toyota-setsuna-wood-concept

Στις 11 Απριλίου ανοίγει τις πύλες του το “Design Week” του Μιλάνου, και η Toyota επέλεξε να πάει αυτό το ξύλινο όχημα που βλέπεις. Το ονομάζει Setsuna, που στα ιαπωνικά σημαίνει “στιγμή”, με το πρωτότυπο να είναι ένα χειροποίητο αυτοκίνητο με κύρια υλικά κατασκευής το ξύλο.

Έχουν χρησιμοποιηθεί μια ποικιλία εξαιρετικής ποιότητας ξύλων σε διάφορα μέρη του αυτοκινήτου, με τα εξωτερικά πάνελ να είναι από κέδρο, το πλαίσιο που από σημύδα, και το πάτωμα, τα καθίσματα και τα λοιπά μέρη συνδέονται μεταξύ τους χωρίς καρφιά ή βίδες, χρησιμοποιώντας μια παραδοσιακή ιαπωνική τεχνική ξυλουργικής, που ονομάζεται “okuriari”.

Έχει μήκος 3.030 χλστ., πλάτος 1.480 χλστ. και ύψος 970 χλστ., ενώ το μεταξόνιο φτάνει τα 1.700 χιλιοστά. Κάτω από το ξύλινο σώμα, η Toyota έχει τοποθετήσει έναν ηλεκτροκινητήρα, με την Toyota να μην δίνει περαιτέρω λεπτομέρειες.

Δελτίο Τύπου

Toyota to Debut the Setsuna Concept Car at Milan Design Week

Toyota City, Japan, March 4, 2016―Next month, Toyota will make a fittingly stylish first appearance at Milan Design Week1 by debuting the Setsuna, an attractive new concept car made primarily of wood. Setsuna

The decision to use wood―a material that is durable yet prone to change over time―reflects Toyota’s efforts to give form to the developing relationships between people and their cars. The Setsuna symbolizes how cars undergo a gradual transformation over the years, as if absorbing the aspirations, memories, and emotions of multiple generations of a family. With the Setsuna concept, Toyota is expressing the notion that, as a family accrues time and experiences together with their car, lovingly caring for it and passing it on to the next generation, that car will acquire a new type of value that only the members of that family can appreciate.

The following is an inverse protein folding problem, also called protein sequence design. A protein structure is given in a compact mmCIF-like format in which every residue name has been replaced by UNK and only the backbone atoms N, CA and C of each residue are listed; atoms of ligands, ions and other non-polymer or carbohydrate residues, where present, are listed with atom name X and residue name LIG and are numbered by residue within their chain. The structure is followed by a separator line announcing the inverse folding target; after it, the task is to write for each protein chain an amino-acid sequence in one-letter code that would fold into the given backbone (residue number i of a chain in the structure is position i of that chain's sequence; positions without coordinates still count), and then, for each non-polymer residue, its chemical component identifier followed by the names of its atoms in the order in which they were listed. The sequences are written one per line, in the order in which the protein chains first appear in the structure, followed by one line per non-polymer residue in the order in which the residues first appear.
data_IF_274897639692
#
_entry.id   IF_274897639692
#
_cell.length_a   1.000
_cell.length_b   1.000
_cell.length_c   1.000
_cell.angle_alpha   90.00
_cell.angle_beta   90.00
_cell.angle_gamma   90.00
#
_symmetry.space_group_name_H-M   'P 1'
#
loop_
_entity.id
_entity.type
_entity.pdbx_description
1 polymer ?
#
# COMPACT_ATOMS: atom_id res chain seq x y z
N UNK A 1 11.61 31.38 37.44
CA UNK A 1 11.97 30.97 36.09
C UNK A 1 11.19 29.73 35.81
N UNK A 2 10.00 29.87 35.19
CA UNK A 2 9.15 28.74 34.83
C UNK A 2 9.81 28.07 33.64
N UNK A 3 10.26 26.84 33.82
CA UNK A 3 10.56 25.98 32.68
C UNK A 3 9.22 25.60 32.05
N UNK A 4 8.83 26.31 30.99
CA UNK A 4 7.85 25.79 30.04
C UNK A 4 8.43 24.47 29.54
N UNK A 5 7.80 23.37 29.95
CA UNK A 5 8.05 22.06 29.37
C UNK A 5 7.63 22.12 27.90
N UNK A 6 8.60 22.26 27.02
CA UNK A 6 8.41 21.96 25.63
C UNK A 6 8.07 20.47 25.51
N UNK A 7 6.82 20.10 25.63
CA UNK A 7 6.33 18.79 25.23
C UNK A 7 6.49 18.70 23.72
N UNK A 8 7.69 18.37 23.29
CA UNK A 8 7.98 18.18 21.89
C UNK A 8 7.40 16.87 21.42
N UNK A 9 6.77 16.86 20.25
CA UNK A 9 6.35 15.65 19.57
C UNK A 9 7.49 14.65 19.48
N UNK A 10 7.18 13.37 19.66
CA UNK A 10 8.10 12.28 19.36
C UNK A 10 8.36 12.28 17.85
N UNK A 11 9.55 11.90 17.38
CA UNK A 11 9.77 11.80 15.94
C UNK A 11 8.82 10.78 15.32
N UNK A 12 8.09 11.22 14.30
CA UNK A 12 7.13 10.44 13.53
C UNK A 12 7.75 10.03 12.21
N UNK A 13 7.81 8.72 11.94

The car’s name―Setsuna, meaning “moment” in Japanese―was chosen to reflect that people experience precious, fleeting moments together with their cars. Toyota believes that, over time, these collective moments make their cars irreplaceable to their owners.

To embody this concept, Toyota picked a variety of distinctive types of wood for different parts of the car, including the exterior panels2, frame, floor, and seats. Wood provides uniquely appealing characteristics that are not offered in conventional cars: it can last for many generations if properly taken care of and it also changes in coloration and texture in response to its environment (particularly temperature and humidity) and conditions of use, taking on a unique character and depth.

Kenji Tsuji, the Toyota engineer overseeing development of the Setsuna, said of his process: “We evaluated various ways to express the concept and selected different lumber materials for specific applications, such as Japanese cedar for the exterior panels and Japanese birch for the frame. We also paid particular attention to the sizes and arrangements of individual parts. For the assembly structure, we adopted a traditional Japanese joinery technique called okuriari3 which does not use any nails or screws. The completed body line of the Setsuna expresses a beautiful curve reminiscent of a boat. We would also like the viewer to imagine how the Setsuna will gradually develop a complex and unique character over the years. The car includes a 100-year meter that will keep time over generations, and seats that combine functional beauty with the gentle hue of the wood.” Main specifications Overall length Overall width Overall height Wheelbase Seating capacity Powertrain 3,030 mm 1,480 mm 970 mm 1,700 mm 2 Electric motor Outline of Toyota exhibition at Milan Design Week Duration Media dayApril 11 (11:00 – 17:00) Public daysApril 12 – 17 (11:00 – 21:00) Venue Via Tortona 31, Milan

1The world’s largest design exhibition, held in Milan, Italy. Furniture manufacturers and fashion brands hold various events to highlight the uniqueness of their products. It is also called Salone del Mobile, Milano.

2The exterior panels of the car were developed jointly with Sumitomo Forestry Co., Ltd.

3A joinery method used when making beams and lintels.